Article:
As we learned by studying SAVE THE CAT! - the size of the audience depends on the theme-worldbuilding structure that cradles and presents the plot, as black velvet displays a diamond.

So take a look at the re-issue pages on Amazon for the Deryni novels.  The envelope theme connecting all these books is "The Good Guy Wins Against All Odds Because Of His/Her Goodness."

The quality of goodness wins, even when society as a whole labels that goodness as evil incarnate.

The Deryni have a natural "talent" for Magic -- in fact, those that have the gift for magic can't not-do magic, and must be trained and disciplined so as not to be a danger.

There has been a war to exterminate the Deryni because one of them siezed the Throne by using Magical Power and then did serious dirt to the "normal" human subjects of the Kingdom.  So there was a revolution and now only humans can be King. Except for one problem -- interbreeding happens.

So all the novels are plotted to be "about" "Who Will Be King."

And the Bad Guys win a lot -- a lot, and often -- but the Good Guys have triumph and generations of HEA.

Or at least, Happily For Now -- but the "now" is decades.

The Deryni series is liberally laced with love stories.  But the core of the matter is that the universe has nasty forces destructive to life in it, but The Good Guys Win Because of Goodness.

In that, it is like Star Wars we burst onto the scene in 1977 -- contemporary with Kurtz's series -- and integrated elements of Fantasy (The Force; Magic) with Science Fiction's classic galactic war, and the Hero's Journey, one man makes a difference.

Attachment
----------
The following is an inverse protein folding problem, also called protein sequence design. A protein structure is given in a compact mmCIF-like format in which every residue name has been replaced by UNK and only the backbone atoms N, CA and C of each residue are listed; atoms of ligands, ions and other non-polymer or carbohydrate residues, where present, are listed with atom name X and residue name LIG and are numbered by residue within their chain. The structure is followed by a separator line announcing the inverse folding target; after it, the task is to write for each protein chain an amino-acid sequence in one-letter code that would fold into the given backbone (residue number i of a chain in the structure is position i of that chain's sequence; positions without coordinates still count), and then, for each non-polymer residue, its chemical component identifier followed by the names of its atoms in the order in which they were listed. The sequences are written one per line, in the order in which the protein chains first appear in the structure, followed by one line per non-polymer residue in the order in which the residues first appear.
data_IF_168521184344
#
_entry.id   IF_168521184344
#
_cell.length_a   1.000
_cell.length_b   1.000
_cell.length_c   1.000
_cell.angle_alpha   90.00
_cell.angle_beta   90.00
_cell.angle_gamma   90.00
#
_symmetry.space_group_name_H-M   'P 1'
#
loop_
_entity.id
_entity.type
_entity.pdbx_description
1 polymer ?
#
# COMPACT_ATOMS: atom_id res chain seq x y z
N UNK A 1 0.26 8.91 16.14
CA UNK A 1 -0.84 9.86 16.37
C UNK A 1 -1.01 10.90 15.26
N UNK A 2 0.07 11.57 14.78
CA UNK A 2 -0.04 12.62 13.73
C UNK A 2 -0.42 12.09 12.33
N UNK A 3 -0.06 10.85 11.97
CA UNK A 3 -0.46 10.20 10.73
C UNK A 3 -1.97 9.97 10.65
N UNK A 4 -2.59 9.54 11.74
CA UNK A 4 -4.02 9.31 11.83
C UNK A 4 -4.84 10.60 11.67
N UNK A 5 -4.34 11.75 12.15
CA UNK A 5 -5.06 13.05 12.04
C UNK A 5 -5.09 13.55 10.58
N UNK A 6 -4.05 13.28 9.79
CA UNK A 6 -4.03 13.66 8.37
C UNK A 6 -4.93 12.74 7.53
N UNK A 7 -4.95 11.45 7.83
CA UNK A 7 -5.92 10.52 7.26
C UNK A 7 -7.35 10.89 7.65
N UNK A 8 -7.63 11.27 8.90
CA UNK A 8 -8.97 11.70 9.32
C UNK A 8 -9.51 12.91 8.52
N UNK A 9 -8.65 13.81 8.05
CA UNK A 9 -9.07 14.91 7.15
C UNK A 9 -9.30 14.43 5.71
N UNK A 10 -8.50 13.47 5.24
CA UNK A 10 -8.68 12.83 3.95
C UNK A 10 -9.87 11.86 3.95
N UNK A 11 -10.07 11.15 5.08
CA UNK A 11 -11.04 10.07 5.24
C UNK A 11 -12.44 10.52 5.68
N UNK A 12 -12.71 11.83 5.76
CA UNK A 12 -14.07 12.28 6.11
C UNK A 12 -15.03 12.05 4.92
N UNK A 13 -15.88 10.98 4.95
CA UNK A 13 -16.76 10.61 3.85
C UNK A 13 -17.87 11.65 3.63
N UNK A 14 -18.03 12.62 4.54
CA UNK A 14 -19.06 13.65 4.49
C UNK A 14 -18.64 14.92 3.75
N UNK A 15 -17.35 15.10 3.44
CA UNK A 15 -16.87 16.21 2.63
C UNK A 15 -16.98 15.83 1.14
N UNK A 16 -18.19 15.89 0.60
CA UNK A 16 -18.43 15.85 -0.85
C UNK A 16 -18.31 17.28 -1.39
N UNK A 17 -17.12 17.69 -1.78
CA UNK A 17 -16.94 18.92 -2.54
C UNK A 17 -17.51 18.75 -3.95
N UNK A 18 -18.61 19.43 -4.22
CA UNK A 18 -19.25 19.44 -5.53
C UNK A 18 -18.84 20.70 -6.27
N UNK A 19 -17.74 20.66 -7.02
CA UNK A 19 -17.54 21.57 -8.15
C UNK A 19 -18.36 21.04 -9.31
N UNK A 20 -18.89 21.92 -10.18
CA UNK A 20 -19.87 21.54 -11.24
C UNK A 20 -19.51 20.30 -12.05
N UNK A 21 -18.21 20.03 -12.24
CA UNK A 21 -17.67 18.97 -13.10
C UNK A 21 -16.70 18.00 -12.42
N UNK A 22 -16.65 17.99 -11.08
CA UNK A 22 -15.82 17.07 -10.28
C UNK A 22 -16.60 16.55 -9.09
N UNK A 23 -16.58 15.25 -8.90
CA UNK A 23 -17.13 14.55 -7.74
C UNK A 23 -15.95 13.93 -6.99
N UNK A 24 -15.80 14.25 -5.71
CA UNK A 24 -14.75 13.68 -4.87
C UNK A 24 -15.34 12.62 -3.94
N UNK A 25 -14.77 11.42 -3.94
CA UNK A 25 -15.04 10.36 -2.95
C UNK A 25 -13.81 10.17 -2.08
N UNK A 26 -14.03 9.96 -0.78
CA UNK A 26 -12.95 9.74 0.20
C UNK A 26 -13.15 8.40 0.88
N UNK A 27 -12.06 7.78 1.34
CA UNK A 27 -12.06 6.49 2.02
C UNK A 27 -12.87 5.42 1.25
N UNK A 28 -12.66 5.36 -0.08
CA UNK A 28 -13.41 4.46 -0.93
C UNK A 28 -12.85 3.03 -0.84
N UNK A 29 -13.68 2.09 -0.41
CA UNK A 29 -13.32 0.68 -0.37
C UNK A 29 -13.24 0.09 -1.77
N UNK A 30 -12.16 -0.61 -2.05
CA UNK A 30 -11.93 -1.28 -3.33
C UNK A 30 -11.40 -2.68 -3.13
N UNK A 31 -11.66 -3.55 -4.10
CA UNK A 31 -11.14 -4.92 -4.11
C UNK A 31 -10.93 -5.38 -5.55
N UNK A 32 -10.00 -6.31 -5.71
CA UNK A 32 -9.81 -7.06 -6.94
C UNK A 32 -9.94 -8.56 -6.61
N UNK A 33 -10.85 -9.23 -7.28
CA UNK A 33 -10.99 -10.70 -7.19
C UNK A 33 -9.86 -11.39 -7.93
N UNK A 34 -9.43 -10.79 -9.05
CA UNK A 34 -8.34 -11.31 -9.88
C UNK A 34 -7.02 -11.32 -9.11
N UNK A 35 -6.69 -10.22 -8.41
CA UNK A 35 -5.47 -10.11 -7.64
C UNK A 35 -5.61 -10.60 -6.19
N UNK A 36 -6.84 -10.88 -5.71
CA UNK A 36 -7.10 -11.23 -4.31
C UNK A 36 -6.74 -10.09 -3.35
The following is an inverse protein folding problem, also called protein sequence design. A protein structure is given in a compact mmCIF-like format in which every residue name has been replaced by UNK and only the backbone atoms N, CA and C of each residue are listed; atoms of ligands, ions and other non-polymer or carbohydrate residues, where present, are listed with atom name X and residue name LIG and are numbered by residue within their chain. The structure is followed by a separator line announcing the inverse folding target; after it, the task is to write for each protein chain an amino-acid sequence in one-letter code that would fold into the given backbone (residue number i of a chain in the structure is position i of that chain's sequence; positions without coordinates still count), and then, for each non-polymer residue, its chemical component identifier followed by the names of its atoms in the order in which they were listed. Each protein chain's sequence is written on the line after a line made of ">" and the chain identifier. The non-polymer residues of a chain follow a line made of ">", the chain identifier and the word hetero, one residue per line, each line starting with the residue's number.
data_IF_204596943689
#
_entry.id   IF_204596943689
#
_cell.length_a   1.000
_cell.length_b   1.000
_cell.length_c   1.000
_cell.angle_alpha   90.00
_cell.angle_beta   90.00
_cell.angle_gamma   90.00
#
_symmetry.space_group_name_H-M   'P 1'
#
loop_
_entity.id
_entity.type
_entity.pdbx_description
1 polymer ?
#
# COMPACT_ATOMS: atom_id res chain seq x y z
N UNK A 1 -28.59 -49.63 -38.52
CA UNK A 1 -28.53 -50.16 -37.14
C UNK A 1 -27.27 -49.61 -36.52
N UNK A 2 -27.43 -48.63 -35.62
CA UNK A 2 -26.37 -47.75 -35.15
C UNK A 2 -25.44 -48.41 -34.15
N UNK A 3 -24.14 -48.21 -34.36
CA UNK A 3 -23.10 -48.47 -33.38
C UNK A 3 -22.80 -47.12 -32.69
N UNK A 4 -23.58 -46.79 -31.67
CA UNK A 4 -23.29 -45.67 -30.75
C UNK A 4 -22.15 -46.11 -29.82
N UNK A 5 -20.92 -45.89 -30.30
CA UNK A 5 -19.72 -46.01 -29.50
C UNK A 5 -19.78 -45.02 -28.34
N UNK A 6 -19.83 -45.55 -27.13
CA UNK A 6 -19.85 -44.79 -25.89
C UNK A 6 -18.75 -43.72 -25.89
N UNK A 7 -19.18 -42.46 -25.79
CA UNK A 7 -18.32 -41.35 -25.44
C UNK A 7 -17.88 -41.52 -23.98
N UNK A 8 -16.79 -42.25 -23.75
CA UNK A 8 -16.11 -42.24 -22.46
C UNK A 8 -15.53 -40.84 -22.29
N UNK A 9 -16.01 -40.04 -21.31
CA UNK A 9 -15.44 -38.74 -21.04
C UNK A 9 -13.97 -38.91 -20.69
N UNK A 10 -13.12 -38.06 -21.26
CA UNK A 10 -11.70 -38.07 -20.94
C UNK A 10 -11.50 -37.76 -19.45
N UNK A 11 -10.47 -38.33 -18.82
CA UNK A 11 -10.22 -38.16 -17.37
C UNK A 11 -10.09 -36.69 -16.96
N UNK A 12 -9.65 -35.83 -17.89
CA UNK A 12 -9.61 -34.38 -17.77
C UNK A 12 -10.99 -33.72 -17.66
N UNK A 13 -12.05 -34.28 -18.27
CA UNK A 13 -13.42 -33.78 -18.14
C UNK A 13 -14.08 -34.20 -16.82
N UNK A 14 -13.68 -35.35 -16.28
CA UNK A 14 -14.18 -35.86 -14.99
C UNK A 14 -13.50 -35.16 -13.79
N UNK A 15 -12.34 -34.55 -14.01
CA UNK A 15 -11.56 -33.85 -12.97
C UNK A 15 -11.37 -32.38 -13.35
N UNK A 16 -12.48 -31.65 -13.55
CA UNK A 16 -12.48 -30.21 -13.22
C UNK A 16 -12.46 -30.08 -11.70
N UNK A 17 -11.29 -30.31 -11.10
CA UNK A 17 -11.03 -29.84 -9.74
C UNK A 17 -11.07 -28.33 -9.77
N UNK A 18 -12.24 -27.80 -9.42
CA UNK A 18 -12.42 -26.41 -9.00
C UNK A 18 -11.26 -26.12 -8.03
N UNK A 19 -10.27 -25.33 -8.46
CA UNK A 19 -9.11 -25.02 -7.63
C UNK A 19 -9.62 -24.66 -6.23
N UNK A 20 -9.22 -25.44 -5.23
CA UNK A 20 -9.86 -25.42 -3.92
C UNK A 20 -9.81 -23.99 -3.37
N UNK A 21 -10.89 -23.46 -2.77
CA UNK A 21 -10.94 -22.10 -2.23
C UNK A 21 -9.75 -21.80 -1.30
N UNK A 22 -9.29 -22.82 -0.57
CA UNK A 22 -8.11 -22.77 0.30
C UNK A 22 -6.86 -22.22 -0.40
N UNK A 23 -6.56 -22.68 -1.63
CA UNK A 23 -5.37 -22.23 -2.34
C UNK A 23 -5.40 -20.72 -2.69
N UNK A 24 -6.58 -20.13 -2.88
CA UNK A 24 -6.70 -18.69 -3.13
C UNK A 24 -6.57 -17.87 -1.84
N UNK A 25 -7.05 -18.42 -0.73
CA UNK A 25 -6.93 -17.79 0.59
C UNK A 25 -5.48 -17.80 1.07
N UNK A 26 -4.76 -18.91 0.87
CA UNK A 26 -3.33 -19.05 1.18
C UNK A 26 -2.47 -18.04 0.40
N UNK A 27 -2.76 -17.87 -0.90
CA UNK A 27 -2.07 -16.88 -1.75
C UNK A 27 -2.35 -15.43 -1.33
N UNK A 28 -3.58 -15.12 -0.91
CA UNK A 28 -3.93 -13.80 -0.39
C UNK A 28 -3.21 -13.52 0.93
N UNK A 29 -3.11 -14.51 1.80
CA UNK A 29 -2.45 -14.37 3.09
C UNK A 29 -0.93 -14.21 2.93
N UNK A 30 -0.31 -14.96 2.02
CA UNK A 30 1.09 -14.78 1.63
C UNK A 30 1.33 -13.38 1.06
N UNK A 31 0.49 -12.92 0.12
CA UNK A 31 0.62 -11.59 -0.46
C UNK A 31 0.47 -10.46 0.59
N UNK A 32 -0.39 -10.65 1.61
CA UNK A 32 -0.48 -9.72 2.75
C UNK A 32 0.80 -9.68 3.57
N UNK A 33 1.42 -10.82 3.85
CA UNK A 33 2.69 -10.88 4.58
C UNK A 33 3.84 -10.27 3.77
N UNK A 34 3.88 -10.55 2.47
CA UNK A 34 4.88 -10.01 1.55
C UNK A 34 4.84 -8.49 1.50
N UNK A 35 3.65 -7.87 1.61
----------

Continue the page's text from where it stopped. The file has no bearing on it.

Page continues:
Luke Skywalker was a winner because of his Goodness, and the color of his Lightsaber symbolized that while the plot scattered and blurred that message enough for the 1977 audience to eat it up and lick the plate.

Look at statistics through time in America (or wherever you intend to be published.)

--------quote NY Times----------
“The decline is taking place in every region of the country, including the Bible Belt,” said Alan Cooperman, the director of religion research at the Pew Research Center and the lead editor of the report.

The decline has been propelled in part by generational change, as relatively non-Christian millennials reach adulthood and gradually replace the oldest and most Christian adults. But it is also because many former Christians, of all ages, have joined the rapidly growing ranks of the religiously unaffiliated or “nones”: a broad category including atheists, agnostics and those who adhere to “nothing in particular.”

---------end quote--------

That's a profile of your readership by the New York Times who thought they were writing about Religion.